"Stokke explained that it was Jorgenson's idea to use Stokke's accounts to conduct these illegal trades and that the proceeds from the trades were to be split evenly between the two of them," said Moran.
Stokke admitted that the profits were to be used to launch a biotech hedge fund the two wanted to operate. Stokke said he delivered $40,000 to $50,000 to Jorgenson in cash from the proceeds.
"Abusing access to Microsoft's confidential information and generating unlawful trading profits is not a wise or legal business model for starting a hedge fund," said Daniel Hawke, chief of the SEC's Market Abuse Unit, in a statement.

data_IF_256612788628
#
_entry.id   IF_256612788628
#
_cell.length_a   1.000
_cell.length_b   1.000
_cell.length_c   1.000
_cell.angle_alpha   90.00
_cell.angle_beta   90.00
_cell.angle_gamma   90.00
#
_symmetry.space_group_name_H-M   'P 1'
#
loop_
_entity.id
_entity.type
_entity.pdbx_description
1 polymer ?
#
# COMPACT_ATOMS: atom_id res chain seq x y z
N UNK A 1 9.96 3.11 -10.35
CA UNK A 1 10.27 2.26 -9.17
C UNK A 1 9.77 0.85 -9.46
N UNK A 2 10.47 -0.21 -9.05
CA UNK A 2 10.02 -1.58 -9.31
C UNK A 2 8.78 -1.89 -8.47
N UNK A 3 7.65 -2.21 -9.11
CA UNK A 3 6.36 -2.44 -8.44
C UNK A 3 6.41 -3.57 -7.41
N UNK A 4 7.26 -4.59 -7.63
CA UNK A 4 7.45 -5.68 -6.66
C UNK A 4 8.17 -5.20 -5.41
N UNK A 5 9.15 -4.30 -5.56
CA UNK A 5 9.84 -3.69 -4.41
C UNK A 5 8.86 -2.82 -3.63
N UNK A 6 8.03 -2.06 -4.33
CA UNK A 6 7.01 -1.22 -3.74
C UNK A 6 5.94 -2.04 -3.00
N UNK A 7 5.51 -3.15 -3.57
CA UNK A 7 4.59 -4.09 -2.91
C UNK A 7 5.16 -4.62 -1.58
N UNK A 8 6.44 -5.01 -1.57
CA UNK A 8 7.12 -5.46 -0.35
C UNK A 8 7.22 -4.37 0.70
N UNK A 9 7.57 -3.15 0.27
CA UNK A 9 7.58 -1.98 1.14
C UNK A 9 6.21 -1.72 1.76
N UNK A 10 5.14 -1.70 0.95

In its lawsuit, the SEC has demanded that the pair return their ill-gotten gains. For its part, federal criminal prosecutors said that the two face up to 20 years in prison and fines of up to $5 million.
Gregg Keizer covers Microsoft, security issues, Apple, Web browsers and general technology breaking news for Computerworld. Follow Gregg on Twitter at @gkeizer, on Google+ or subscribe to Gregg's RSS feed. His email address is firstname.lastname@example.org.
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